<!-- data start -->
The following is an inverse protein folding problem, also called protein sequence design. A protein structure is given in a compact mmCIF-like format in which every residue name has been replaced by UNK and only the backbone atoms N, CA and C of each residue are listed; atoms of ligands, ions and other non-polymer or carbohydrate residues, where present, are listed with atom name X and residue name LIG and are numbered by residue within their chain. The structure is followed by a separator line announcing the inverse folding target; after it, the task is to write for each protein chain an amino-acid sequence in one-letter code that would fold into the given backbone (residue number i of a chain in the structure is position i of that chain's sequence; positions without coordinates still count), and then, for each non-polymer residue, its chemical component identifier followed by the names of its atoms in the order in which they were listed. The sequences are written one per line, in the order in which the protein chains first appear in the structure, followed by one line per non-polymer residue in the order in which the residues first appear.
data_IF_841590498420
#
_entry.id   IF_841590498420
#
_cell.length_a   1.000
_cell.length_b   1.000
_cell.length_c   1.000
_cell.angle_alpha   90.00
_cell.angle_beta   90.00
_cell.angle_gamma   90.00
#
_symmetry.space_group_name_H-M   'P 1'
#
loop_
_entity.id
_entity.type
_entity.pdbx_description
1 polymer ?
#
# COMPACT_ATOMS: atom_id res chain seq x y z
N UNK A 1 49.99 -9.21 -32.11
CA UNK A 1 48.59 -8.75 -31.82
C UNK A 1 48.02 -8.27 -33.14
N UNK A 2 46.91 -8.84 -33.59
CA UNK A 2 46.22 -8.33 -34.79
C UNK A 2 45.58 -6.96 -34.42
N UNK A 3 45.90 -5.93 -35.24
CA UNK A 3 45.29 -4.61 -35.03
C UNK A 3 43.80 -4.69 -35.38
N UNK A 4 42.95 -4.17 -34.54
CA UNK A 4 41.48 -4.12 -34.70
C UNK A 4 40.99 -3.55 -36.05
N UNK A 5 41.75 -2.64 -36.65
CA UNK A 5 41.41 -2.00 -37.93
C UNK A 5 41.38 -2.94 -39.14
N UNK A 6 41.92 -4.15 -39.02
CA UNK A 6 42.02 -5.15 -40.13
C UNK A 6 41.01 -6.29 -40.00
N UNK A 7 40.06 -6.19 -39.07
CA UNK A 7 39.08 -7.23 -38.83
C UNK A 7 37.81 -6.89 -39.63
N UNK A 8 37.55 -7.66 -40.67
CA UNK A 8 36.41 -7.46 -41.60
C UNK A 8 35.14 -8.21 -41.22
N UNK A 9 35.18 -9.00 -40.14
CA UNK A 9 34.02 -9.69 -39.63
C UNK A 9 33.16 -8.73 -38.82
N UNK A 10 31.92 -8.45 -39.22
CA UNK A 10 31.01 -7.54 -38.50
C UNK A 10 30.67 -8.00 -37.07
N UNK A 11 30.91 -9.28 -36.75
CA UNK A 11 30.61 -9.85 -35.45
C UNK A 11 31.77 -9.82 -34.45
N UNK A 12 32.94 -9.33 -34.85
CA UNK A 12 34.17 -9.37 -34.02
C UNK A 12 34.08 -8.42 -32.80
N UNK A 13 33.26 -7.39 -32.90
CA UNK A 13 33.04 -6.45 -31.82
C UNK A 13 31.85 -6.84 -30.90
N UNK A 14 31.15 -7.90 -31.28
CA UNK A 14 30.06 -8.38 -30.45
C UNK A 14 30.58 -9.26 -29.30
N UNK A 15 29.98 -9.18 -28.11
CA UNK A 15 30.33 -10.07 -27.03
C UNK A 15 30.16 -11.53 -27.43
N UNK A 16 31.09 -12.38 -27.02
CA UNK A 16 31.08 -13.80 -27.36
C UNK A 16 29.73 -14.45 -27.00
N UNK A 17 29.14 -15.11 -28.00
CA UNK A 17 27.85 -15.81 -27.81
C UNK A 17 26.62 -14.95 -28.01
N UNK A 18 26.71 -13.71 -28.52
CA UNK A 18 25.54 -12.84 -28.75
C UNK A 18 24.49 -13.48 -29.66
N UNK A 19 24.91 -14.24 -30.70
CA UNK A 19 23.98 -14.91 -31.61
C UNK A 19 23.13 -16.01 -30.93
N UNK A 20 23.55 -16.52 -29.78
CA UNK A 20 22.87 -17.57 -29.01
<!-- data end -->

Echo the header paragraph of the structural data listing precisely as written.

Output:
The following is an inverse protein folding problem, also called protein sequence design. A protein structure is given in a compact mmCIF-like format in which every residue name has been replaced by UNK and only the backbone atoms N, CA and C of each residue are listed; atoms of ligands, ions and other non-polymer or carbohydrate residues, where present, are listed with atom name X and residue name LIG and are numbered by residue within their chain. The structure is followed by a separator line announcing the inverse folding target; after it, the task is to write for each protein chain an amino-acid sequence in one-letter code that would fold into the given backbone (residue number i of a chain in the structure is position i of that chain's sequence; positions without coordinates still count), and then, for each non-polymer residue, its chemical component identifier followed by the names of its atoms in the order in which they were listed. The sequences are written one per line, in the order in which the protein chains first appear in the structure, followed by one line per non-polymer residue in the order in which the residues first appear.